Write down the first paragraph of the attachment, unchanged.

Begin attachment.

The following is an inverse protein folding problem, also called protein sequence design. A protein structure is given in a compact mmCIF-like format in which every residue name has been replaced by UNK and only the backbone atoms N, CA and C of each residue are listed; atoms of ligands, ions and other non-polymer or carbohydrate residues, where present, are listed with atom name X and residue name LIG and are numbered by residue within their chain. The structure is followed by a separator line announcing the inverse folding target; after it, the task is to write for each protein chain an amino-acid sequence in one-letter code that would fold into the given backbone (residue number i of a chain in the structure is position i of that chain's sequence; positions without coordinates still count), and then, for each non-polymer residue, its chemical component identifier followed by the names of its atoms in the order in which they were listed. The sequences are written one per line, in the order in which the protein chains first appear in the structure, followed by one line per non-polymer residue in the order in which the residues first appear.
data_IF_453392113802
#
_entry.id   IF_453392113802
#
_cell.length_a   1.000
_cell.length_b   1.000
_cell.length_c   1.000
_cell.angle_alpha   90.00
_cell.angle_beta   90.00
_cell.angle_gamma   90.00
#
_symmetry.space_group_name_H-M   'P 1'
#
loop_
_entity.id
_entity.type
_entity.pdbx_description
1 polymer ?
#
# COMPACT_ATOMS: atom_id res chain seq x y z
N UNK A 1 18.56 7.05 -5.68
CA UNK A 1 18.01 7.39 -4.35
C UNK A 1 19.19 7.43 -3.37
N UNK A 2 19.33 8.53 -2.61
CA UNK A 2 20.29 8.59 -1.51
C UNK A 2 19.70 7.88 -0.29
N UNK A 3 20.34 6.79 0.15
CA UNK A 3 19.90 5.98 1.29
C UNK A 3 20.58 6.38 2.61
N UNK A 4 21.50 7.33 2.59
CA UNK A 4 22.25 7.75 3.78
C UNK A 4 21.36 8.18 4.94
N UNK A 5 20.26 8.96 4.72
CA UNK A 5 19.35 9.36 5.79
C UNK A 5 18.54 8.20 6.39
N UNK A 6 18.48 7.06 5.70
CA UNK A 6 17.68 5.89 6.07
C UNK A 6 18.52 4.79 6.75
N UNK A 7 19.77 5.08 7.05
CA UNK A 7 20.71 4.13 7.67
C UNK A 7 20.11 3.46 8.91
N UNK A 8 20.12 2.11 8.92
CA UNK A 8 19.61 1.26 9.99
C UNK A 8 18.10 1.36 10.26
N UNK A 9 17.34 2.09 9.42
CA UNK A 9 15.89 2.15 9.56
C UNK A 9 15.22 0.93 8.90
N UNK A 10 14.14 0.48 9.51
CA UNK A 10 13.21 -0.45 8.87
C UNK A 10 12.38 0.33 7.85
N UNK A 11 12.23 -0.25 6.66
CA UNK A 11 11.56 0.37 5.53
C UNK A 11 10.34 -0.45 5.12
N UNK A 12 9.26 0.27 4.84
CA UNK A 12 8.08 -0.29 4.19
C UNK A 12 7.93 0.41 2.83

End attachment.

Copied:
The following is an inverse protein folding problem, also called protein sequence design. A protein structure is given in a compact mmCIF-like format in which every residue name has been replaced by UNK and only the backbone atoms N, CA and C of each residue are listed; atoms of ligands, ions and other non-polymer or carbohydrate residues, where present, are listed with atom name X and residue name LIG and are numbered by residue within their chain. The structure is followed by a separator line announcing the inverse folding target; after it, the task is to write for each protein chain an amino-acid sequence in one-letter code that would fold into the given backbone (residue number i of a chain in the structure is position i of that chain's sequence; positions without coordinates still count), and then, for each non-polymer residue, its chemical component identifier followed by the names of its atoms in the order in which they were listed. The sequences are written one per line, in the order in which the protein chains first appear in the structure, followed by one line per non-polymer residue in the order in which the residues first appear.